Background Involving Freedom of Religion in Tanzania
Tanzania consists of two areas, the Tanganyika mainland and the Zanzibar archipelago, which were united in the 1960s. Tanganyika was initially mapped out as part of the African partition in the 1884 Berlin Conference. On the other hand, Zanzibar has been a distinct region since the 13th century, while it was inhabited by Swahili states.
The precise dates when Islam was introduced are unclear, however, the first proof of their presence goes back to 830 CE, several Muslim city-states were built along the coast of the mainland and in Zanzibar. The city-states peaked in the 15th and 14th centuries. The Portuguese reign in Zanzibar was short before they were dethroned by the Omani Empire, that eventually relocated its administration to Zanzibar. In the early 19th century, the archipelago became an important factor during the slave trade, that would continue up to the early period of the 20th century. Christianity came to the mainland in the 19th century through various missions while Sufi missionaries spread Islam around the same period beyond the coast. Both Muslim and Christian practices are influenced heavily by traditional African religious practices.
During the push for independence, both Muslims and Christians played an important part in the Tanganyika African National Union (TANU). However, the course shifted after independence, and the Muslim and Christian communities were at times depicted as being at odds politically.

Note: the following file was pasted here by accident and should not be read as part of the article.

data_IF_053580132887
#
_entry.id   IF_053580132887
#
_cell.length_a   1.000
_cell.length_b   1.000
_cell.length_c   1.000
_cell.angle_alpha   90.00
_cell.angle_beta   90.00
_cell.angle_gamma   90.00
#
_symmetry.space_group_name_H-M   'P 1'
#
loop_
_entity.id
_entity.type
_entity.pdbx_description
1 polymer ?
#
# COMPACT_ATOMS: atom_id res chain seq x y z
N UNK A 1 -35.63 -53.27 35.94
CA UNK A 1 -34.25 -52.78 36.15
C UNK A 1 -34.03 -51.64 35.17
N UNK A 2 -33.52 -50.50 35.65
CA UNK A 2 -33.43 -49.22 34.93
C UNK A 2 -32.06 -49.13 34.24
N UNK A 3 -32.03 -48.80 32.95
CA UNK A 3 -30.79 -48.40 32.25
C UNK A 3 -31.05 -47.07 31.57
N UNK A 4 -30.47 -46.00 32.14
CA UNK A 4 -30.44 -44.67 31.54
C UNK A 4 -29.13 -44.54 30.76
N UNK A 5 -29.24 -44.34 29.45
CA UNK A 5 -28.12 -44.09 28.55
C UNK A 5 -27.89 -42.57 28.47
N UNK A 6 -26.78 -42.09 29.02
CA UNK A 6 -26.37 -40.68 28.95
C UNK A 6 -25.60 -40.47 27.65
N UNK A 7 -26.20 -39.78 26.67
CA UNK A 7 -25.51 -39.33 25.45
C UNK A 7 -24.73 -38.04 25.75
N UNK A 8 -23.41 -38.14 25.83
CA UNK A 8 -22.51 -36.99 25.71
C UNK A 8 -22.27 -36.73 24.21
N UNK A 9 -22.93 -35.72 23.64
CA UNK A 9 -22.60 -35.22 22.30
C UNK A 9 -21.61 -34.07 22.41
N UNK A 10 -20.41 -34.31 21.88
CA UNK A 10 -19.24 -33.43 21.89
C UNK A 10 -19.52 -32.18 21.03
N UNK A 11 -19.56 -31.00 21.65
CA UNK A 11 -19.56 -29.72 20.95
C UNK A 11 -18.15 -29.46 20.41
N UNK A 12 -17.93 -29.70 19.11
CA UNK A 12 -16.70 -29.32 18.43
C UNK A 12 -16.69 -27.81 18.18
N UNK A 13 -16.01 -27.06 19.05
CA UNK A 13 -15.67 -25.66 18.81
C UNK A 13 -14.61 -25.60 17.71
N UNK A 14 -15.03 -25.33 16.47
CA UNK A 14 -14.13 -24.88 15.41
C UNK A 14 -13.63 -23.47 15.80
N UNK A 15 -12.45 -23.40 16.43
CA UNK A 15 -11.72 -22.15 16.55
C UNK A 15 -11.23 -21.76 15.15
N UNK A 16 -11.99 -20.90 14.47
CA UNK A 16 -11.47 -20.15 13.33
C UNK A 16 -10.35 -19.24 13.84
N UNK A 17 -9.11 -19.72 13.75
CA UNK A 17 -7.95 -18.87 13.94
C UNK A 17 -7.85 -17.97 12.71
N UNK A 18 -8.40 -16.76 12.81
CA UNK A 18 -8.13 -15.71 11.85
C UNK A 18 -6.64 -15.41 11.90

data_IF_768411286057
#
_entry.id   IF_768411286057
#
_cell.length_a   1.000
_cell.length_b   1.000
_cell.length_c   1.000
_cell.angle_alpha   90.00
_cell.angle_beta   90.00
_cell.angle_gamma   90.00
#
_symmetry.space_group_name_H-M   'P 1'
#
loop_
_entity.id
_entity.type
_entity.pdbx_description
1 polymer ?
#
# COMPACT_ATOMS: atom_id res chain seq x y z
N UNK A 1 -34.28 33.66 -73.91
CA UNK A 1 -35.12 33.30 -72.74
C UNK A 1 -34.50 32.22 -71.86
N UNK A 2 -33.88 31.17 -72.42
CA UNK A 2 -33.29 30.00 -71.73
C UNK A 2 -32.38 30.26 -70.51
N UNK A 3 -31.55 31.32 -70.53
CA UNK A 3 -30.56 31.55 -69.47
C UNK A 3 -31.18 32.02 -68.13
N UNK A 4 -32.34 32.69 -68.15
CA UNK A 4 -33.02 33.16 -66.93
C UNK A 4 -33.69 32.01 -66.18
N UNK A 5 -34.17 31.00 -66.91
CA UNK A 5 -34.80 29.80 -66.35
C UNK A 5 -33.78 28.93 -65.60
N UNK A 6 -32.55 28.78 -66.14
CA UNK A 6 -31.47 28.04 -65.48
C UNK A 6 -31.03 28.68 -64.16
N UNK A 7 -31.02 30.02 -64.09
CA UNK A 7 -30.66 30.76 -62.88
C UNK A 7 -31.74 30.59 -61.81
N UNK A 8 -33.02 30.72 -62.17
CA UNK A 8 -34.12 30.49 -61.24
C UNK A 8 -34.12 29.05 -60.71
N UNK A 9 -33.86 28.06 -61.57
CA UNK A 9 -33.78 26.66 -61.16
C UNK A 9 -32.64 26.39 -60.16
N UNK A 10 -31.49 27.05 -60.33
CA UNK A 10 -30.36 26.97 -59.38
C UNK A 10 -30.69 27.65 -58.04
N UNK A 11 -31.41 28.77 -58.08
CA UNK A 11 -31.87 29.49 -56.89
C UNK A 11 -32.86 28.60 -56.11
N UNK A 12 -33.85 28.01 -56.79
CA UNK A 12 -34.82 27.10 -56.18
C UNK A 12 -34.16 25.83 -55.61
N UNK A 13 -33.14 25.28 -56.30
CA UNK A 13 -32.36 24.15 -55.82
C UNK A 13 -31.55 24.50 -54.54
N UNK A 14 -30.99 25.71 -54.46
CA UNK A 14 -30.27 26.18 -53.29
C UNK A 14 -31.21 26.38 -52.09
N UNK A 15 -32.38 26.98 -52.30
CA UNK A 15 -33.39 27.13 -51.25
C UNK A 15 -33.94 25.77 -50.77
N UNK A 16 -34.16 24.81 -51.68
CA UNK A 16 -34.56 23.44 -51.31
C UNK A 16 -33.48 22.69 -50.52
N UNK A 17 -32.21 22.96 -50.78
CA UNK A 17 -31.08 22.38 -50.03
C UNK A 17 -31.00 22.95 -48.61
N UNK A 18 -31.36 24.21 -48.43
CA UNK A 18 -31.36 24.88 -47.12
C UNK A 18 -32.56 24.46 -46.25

The Zanzibar Revolution and Early Independence (1961-1964)
British rule in Tanganyika ended in 1961, and in 1962, Julius Nyerere became the country’s first president, while Zanzibar remained a British protectorate under the rule of an Arab king. Zanzibar’s Sultanate was deposed during the Zanzibar Revolution of 1964 in which African rebels used tremendous violence against Arabs and South Asians, who were primarily Muslim or Hindu, throughout the revolution and associated with the Sultanate of Zanzibar’s ruling class. The event’s legacy is a subject of debate, as sections of Zanzibar’s population consider the harsh and racially motivated violence as revenge for persecution suffered during the rule of the Sultanate, which had a substantial slave trade. John Okello who believed it was his role as a Christian to free Zanzibar from “Muslim Arabs,” led the forces that perpetrated the bloodshed, despite the Africans in the Afro-Shirazi Party (ASP) and Zanzibar being mostly Muslim. The actions of Okello and militant Christians excluded other members of the ASP, and soon, Okello was marginalized, demoted, and deported.